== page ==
Acts of Commission make you feel worse than Acts of Omission

Posted on 24/06/2009. Filed under: academic approach to investing, asset allocation, cash flow based modelling, cfp. chartered financial planner, Cheshire, chris wicks, chris wicks cfp, Dimensional, Evidence Based Investment, financial planning, investment, lack of predictability, Professor Kenneth French, Uncategorized | Tags: , , |

Take a look at this 5 min video about Dollar Cost Averaging by Professor Kenneth French.

Dollar (UK investors should read Pound) Cost Averaging, in this case refers to lump sums available for  investment which, instead of  immediately being fully invested in the markets, are allocated over a series of months. The objective is to avoid being caught out by sudden market falls shortly after making the investment. In the UK we call this ‘Phased Investment’.

Interestingly, Prof French  reinforces the academically accepted view that Dollar Cost Averaging does not optimise returns, given the level of risk that an investor wishes to take. When considered purely from a finance perspective, if the right thing to do, in order to deliver a set of goals, is to invest in an equity portfolio, then it should be implemented in full, immediately. Market timing has been shown to contribute very little to returns and as a consequence there is no good reason to delay.

But, is this always right? Well ,Prof French observed that, from a behavioural finance point of view, it may be a good thing. People apparently feel worse about the negative outcomes from acts of comission (things they did) than they do about acts of ommission (things they didn’t do). Hence an investor feels a lot worse about the fact that his portfolio plummeted shortly after investing the money that he does about the returns which he failed to make because he didn’t invest the money.

On balance, Prof French concludes that, even with his finance professor’s hat on, the damage to prospective returns caused by Dollar Cost Averaging is very little, so it makes little difference whether investors use it or not. However, he observed that it may give them an experience that they feel better about.

Ultimately as investment professionals and, especially as financial planners, we do need to step outside of the theoretical world of optimised portfolios and look at things more closely from our client’s point of view. If doing things that are theoretically sub-optimal but not actually damaging makes our clients feel better about what they are doing then there is no good reason not to facilitate this. After all we are not on some kind of Evangelical mission to convert the pagan unwashed. Oh, and it is their money…. not ours.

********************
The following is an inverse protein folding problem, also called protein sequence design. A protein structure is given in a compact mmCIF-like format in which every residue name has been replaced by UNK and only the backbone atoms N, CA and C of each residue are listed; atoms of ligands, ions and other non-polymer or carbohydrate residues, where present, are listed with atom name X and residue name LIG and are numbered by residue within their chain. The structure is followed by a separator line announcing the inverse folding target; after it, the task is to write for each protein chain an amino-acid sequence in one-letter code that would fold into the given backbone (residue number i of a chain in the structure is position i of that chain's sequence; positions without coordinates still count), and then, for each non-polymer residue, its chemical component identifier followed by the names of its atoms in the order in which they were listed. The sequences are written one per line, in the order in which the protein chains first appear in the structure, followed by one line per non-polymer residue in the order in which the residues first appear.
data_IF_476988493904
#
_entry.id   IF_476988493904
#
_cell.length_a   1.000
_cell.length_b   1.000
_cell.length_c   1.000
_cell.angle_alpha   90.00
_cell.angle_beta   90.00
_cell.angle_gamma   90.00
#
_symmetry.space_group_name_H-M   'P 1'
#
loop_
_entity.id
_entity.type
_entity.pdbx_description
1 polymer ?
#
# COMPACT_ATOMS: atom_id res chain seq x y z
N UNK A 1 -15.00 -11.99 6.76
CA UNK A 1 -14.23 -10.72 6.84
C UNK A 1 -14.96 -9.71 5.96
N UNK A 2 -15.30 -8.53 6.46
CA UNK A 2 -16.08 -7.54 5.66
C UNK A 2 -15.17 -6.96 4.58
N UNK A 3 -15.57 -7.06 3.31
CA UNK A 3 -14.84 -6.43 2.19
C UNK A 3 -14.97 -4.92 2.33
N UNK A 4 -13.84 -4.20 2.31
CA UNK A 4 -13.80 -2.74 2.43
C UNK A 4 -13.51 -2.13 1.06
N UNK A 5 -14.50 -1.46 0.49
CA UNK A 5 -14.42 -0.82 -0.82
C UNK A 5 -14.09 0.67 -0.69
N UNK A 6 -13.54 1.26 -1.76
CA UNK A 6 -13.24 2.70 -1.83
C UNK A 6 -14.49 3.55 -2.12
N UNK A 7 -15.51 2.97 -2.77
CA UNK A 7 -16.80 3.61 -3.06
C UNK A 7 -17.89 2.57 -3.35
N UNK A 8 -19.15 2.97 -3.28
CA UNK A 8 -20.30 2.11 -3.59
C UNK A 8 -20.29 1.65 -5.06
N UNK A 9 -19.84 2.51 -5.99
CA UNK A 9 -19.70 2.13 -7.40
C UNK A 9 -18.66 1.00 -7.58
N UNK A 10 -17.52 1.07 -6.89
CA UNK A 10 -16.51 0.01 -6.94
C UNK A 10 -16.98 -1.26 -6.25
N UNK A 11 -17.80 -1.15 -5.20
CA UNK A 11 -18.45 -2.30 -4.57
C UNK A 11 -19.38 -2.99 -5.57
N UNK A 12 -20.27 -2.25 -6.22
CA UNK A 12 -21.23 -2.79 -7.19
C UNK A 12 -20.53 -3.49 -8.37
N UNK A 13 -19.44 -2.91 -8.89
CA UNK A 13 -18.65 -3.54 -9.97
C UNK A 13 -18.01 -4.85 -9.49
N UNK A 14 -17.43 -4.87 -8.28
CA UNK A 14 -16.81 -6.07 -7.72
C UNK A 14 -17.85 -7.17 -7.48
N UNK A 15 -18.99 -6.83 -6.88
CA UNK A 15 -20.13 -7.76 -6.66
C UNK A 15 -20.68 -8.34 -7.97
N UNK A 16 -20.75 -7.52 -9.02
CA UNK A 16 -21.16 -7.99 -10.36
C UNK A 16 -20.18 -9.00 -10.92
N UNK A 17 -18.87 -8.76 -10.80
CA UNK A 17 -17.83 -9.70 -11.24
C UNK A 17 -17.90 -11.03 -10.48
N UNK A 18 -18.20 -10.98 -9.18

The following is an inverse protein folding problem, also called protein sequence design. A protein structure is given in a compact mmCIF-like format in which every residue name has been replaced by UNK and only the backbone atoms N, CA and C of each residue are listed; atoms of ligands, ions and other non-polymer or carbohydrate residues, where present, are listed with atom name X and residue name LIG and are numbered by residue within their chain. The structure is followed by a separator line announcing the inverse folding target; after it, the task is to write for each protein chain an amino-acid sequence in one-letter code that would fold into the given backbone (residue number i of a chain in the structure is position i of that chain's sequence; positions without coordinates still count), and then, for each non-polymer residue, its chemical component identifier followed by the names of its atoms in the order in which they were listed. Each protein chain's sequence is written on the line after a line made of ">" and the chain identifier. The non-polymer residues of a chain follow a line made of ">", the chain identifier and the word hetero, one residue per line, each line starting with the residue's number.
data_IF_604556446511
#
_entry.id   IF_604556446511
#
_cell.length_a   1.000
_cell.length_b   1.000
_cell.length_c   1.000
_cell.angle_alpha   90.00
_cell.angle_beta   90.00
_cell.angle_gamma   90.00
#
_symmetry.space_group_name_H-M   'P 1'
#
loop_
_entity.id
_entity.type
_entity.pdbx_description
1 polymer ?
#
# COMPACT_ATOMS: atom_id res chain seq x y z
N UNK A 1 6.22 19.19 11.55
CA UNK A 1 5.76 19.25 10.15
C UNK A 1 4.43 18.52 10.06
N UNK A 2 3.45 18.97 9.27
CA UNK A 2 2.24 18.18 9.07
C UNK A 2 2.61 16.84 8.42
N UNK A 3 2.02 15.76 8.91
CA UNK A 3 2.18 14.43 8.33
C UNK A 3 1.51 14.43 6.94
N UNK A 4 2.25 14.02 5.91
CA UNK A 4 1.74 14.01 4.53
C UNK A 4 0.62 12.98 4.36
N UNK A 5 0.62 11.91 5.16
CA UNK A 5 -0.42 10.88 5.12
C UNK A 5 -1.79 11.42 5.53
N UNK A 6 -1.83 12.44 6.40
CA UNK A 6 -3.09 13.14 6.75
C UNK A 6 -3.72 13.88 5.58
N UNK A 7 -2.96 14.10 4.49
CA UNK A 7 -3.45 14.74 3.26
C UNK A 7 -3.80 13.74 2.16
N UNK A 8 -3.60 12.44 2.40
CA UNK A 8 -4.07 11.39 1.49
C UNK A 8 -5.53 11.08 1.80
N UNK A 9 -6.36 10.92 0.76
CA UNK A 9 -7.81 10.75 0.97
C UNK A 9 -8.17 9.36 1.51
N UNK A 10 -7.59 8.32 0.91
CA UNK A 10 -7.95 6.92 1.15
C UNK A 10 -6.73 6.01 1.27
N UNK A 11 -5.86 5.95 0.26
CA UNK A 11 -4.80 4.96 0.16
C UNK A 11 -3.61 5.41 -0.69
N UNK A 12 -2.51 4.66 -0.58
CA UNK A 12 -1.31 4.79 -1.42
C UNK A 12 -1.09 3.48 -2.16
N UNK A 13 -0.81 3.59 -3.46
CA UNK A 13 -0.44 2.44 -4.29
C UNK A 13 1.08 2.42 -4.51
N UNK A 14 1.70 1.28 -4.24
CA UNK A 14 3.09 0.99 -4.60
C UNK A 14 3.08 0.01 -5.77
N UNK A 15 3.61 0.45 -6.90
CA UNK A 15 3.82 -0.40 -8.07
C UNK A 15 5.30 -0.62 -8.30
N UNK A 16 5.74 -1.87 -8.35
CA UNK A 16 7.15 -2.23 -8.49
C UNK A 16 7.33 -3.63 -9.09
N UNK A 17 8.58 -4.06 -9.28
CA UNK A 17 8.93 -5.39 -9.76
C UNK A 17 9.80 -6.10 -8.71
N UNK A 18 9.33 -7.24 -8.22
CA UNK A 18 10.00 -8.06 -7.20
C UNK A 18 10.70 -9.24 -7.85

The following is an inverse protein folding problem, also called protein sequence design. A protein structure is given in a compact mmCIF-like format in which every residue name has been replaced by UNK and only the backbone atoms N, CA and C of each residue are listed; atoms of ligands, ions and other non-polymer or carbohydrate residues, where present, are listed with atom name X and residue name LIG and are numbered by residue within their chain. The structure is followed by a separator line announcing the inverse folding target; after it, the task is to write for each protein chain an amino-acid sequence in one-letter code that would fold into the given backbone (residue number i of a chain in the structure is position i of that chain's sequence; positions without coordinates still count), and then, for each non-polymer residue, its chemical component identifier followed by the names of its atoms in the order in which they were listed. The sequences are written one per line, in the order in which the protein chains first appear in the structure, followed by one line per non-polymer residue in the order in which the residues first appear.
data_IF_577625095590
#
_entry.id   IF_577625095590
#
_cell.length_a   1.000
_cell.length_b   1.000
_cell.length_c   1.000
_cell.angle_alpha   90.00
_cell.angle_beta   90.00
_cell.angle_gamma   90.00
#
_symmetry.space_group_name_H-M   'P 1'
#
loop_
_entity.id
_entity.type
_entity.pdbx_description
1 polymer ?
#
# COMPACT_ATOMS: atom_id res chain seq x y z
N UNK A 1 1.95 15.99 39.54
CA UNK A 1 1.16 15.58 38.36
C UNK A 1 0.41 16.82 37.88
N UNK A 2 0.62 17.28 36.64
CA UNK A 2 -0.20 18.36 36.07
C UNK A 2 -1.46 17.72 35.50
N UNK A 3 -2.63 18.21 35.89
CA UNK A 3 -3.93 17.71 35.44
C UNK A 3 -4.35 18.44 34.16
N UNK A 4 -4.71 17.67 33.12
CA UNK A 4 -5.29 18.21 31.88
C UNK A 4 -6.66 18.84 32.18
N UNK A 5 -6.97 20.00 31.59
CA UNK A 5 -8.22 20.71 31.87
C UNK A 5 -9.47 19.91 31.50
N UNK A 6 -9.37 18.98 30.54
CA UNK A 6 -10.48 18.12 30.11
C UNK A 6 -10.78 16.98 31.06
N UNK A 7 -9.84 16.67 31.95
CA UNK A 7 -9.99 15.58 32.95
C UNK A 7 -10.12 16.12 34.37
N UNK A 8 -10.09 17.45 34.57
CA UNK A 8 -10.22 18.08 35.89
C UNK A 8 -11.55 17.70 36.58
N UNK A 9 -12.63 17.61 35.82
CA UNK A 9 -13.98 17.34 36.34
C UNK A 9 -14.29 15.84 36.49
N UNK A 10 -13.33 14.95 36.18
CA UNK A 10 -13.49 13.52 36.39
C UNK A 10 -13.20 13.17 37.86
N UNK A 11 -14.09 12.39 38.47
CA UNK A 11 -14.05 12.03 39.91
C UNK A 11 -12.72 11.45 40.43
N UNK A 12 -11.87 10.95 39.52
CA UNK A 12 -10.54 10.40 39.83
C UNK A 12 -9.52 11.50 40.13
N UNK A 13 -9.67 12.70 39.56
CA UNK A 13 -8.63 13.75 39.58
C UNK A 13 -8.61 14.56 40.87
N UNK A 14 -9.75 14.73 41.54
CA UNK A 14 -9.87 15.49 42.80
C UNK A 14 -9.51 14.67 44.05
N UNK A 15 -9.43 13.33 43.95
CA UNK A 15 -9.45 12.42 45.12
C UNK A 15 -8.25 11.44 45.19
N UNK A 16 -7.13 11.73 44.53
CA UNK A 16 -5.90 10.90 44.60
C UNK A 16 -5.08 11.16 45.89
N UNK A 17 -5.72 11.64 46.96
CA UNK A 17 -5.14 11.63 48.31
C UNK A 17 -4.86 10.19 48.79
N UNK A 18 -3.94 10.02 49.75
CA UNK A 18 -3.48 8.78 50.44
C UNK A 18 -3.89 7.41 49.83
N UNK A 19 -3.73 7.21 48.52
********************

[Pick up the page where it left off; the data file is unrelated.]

Interesting huh!

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2 Responses to “Acts of Commission make you feel worse than Acts of Omission”

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Pretty cool post. I just stumbled upon your site and wanted to say that I’ve really liked browsing your blog posts.

Anyway, I’ll be subscribing to your feed and I hope you write again soon!

Agree with what Chris said, as Head of Asset and Liability Management of one of the largest banking groups in Italy (record profits year after year and over budget this year) amongst other titles, alot of what I do has scientific method, about 20% is a “guess” at where the future is/might be, having to look after about € 50 bln in Assets and Liabilities I have to have some luck too. I also give informal advice to “the wealthy”, here I again I agree with Chris, theory brings you to the water, then you have to convince the client or give him market realistic options with the respective pros and cons. Pure thoery is just for the classroom, it has no place in operational finance as the sole means of making a decision, or most of the professionals would be out of a job if it were that simple.


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